India: RBI leaves door open for another neutral cut


RBI’s second Repo rate cut (by 25bp to 6%) today effectively unwound the cumulative 50bp hikes in 2018.
Radhika Rao04 Apr 2019
  • The committee maintained its neutral policy stance
  • Inflation and GDP projections for FY20 were lowered
  • Our base case is for a third 25bps cut in June.
  • Concerns over limited policy transmission and liquidity shortfall remain
Photo credit: AFP Photo


The Reserve Bank of India (RBI) monetary policy panel cut the repurchase rate by 25bp to 6.0% at its second successive rate review on Thursday. This unwound the cumulative 50bp hikes in 2018. Policy stance was left unchanged at ‘neutral’, along our expectations, which reflected the committee’s bias to remain data-dependent and non-committal on the path, given interim uncertainty. The vote to change the rate saw a 4-2 split, with Chetan Ghate and Viral Acharya casting the dissent votes to keep rates unchanged.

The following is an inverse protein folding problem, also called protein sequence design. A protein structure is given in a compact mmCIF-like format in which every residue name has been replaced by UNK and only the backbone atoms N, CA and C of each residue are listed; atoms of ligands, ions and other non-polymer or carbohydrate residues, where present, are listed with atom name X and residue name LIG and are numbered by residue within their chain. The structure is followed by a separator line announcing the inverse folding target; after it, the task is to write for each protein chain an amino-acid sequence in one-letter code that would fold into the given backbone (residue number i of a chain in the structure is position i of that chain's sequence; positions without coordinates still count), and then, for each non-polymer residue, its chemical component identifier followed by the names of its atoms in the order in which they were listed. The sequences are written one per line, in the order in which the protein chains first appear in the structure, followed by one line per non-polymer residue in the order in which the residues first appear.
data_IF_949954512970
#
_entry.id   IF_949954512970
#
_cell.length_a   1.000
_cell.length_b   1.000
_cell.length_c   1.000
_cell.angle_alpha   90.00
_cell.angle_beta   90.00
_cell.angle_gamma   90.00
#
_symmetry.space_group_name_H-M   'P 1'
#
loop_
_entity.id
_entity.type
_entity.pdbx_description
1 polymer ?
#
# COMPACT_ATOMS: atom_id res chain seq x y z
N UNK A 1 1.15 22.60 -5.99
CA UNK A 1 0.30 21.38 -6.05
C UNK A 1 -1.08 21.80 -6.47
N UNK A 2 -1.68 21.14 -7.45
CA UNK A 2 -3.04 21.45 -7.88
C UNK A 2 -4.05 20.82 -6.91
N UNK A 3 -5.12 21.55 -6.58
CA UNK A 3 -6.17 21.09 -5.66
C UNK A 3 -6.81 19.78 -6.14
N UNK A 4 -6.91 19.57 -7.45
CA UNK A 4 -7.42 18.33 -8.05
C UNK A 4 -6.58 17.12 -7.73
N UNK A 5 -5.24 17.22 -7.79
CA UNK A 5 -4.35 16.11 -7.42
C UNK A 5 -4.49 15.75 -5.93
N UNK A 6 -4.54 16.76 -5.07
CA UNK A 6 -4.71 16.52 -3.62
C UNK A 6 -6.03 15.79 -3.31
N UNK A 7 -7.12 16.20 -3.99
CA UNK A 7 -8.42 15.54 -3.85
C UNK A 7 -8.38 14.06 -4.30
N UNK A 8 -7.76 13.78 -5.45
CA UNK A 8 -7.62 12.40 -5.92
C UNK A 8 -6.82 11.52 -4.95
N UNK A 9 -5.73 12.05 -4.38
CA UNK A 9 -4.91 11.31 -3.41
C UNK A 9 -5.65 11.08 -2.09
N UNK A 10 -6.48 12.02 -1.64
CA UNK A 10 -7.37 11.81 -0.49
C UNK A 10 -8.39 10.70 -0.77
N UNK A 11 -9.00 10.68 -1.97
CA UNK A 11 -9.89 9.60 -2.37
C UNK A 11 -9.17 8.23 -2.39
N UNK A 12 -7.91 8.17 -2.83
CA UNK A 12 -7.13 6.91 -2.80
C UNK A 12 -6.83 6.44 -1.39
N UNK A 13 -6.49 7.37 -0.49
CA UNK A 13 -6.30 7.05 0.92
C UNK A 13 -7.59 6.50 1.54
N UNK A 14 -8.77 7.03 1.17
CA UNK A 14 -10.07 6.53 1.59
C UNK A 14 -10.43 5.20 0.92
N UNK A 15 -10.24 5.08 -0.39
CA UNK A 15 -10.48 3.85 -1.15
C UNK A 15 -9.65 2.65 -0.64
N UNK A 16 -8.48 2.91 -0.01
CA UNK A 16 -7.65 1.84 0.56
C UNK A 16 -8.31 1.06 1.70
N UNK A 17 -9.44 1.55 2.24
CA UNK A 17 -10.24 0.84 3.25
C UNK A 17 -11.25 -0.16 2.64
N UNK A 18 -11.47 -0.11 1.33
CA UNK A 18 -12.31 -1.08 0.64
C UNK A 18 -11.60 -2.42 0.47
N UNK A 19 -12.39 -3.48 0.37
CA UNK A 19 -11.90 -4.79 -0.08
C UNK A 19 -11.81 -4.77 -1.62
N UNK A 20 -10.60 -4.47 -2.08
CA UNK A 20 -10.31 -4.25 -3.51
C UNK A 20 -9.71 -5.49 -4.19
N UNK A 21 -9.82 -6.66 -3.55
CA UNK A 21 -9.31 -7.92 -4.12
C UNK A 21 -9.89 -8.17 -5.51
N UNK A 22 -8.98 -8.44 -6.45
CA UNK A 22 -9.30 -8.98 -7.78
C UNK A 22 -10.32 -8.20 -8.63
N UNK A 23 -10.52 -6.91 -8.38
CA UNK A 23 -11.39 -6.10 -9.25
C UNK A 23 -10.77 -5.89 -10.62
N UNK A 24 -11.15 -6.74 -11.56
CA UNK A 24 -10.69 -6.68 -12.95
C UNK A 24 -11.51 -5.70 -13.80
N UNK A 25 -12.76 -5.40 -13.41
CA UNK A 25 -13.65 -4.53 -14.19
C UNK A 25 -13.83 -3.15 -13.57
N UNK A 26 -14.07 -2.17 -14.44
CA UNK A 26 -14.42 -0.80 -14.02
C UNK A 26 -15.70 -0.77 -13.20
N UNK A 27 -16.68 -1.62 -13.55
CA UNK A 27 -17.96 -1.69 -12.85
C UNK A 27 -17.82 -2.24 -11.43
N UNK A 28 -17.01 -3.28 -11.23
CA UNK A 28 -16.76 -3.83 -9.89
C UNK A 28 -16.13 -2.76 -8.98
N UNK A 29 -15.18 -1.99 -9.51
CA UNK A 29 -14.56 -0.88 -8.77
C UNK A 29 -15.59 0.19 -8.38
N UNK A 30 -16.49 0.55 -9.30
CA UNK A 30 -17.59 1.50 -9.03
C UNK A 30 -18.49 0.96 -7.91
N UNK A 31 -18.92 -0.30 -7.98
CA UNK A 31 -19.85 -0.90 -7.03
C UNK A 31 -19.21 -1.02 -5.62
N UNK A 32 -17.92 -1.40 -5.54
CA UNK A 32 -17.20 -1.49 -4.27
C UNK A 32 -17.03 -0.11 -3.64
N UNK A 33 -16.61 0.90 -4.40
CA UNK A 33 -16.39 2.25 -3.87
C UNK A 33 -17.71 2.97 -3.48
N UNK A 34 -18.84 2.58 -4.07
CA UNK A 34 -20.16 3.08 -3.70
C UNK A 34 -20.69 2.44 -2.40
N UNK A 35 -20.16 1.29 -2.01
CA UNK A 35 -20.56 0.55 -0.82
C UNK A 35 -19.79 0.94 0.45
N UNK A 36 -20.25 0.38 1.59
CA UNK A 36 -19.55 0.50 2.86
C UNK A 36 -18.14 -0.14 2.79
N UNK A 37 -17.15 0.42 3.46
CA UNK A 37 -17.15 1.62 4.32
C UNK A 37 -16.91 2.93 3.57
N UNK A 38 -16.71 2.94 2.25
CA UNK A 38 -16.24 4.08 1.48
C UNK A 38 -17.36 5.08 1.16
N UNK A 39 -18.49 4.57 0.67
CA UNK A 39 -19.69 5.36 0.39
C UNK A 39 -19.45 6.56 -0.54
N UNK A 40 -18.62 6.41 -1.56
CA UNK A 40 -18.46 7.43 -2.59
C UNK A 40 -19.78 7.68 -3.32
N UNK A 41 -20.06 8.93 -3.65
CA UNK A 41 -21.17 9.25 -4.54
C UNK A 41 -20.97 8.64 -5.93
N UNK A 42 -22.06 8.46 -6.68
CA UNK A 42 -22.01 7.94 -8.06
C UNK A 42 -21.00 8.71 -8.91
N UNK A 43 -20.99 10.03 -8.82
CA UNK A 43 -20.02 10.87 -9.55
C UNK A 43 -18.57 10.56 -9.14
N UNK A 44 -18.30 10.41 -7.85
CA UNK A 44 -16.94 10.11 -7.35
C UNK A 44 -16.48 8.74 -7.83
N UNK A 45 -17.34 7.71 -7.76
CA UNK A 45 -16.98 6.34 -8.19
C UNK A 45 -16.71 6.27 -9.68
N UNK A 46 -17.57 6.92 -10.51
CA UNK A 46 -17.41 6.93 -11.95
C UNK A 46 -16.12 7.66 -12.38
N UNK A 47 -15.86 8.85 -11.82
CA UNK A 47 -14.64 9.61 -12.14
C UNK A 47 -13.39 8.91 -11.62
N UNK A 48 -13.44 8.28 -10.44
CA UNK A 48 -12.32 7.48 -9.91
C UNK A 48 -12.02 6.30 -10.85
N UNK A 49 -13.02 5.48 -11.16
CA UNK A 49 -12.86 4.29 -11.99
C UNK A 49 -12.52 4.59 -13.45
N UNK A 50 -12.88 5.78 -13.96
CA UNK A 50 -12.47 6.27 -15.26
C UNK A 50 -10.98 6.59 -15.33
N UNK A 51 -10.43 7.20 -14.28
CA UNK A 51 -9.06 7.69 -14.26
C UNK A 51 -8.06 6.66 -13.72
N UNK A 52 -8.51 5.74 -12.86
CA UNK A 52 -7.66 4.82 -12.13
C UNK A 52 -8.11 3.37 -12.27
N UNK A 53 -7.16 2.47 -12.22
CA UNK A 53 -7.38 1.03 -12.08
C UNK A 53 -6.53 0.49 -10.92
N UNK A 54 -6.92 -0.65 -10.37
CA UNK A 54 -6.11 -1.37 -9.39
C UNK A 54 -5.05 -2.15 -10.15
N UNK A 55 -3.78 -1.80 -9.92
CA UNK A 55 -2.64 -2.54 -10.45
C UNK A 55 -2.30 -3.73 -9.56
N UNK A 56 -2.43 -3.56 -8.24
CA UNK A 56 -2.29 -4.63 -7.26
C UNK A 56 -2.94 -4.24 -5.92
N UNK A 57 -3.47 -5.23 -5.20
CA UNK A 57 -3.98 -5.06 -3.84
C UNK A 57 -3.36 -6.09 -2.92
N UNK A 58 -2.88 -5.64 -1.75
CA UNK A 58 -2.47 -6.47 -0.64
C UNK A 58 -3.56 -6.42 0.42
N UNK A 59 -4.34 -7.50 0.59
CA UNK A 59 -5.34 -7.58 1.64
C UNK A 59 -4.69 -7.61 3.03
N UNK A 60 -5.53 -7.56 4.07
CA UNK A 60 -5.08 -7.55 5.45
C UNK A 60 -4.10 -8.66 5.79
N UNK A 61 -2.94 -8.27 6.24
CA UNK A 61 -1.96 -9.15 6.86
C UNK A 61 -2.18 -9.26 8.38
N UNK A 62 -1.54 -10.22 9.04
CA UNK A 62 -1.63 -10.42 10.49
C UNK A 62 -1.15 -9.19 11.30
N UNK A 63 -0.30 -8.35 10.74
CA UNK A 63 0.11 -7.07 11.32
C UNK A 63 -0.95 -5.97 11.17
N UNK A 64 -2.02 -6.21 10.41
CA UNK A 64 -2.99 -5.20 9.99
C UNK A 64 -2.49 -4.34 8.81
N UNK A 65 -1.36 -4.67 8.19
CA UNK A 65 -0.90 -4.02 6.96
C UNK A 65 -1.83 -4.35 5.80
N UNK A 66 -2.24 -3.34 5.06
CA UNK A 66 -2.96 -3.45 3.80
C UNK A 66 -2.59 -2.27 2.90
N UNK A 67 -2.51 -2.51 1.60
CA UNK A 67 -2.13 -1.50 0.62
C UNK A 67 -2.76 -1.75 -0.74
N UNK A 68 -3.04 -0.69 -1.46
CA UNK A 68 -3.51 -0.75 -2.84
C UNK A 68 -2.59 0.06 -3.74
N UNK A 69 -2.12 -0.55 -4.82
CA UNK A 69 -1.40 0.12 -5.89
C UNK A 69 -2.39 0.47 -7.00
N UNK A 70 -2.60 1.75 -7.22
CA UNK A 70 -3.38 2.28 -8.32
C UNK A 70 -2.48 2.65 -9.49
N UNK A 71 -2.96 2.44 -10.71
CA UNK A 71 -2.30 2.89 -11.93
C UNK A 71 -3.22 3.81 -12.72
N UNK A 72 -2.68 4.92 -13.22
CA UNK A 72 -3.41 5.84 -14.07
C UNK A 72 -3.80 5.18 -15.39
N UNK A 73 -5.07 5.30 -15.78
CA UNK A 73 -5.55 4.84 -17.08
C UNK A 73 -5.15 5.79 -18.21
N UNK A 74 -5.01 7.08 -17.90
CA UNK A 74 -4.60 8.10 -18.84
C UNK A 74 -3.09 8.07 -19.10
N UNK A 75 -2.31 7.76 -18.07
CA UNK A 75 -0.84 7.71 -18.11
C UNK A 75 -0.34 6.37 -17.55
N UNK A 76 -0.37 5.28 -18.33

Economic assessment: The central bank lowered its growth and inflation projections. The outlook suggests the central bank expects inflation to stay below 4% in FY20, with 1H cut to 2.9-3% and 3.5-3.8% in second half of the year. For FY21, the base case assumes inflation at 3.8-4.1%. Our forecasts are for inflation to average 3.5% in FY19 and 3.8% in FY20. For this year, risks are balanced, while the bank highlighted these upside risks: a) crude oil price direction; b) fiscal slippages at the general government level; c) El Nino risks in 2019. If monsoon is deficient, the RBI foresees 30bp downside risk to growth in FY20 and 50bp increase in inflation vs its baseline; d) sharp and unexpected rebound in food prices (see second box).